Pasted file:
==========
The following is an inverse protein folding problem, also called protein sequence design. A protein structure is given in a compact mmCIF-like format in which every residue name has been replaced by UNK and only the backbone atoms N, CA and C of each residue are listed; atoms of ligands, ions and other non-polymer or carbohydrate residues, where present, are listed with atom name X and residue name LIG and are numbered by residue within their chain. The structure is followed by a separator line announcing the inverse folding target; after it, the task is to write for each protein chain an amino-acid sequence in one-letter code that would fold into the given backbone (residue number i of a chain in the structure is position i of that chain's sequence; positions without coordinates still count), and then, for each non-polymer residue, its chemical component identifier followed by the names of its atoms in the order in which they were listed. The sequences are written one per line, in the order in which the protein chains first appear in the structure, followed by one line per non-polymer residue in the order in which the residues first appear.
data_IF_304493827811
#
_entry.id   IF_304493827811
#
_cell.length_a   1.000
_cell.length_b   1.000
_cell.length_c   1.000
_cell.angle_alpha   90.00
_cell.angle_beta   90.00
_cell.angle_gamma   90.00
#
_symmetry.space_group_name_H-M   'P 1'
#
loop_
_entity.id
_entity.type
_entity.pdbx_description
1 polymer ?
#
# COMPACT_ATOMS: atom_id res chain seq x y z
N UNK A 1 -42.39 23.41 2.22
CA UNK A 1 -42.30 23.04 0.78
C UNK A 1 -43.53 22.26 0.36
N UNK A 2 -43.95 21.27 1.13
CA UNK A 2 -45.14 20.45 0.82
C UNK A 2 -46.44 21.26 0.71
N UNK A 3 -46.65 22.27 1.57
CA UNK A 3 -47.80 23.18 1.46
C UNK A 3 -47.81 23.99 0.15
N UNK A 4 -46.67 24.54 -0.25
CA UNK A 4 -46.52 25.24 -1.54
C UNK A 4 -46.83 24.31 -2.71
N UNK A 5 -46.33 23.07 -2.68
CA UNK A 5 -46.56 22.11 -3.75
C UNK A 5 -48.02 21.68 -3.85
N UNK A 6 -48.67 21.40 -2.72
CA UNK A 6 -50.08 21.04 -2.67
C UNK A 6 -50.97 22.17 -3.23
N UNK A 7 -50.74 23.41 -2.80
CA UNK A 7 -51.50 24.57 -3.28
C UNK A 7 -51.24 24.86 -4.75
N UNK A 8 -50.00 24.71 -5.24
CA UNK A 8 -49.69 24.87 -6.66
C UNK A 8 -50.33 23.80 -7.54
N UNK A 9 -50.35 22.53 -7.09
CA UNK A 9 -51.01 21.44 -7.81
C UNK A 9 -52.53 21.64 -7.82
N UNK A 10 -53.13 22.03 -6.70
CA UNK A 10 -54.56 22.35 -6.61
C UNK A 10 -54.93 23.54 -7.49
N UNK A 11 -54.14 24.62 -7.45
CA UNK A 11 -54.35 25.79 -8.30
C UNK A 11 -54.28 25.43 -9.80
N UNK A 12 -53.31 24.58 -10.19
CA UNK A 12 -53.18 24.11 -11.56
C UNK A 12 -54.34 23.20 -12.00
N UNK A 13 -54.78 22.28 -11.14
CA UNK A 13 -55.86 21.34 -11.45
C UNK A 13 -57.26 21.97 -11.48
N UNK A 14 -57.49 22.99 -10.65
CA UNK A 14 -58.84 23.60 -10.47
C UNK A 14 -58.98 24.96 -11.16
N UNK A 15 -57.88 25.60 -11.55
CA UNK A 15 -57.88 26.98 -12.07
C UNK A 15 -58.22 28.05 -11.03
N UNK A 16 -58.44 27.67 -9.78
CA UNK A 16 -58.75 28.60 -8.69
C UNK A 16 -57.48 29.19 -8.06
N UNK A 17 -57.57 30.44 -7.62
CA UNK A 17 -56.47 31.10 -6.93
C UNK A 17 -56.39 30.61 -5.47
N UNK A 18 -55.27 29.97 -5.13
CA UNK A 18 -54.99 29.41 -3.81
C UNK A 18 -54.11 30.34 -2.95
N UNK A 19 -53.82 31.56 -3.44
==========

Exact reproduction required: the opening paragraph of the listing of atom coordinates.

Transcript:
The following is an inverse protein folding problem, also called protein sequence design. A protein structure is given in a compact mmCIF-like format in which every residue name has been replaced by UNK and only the backbone atoms N, CA and C of each residue are listed; atoms of ligands, ions and other non-polymer or carbohydrate residues, where present, are listed with atom name X and residue name LIG and are numbered by residue within their chain. The structure is followed by a separator line announcing the inverse folding target; after it, the task is to write for each protein chain an amino-acid sequence in one-letter code that would fold into the given backbone (residue number i of a chain in the structure is position i of that chain's sequence; positions without coordinates still count), and then, for each non-polymer residue, its chemical component identifier followed by the names of its atoms in the order in which they were listed. The sequences are written one per line, in the order in which the protein chains first appear in the structure, followed by one line per non-polymer residue in the order in which the residues first appear.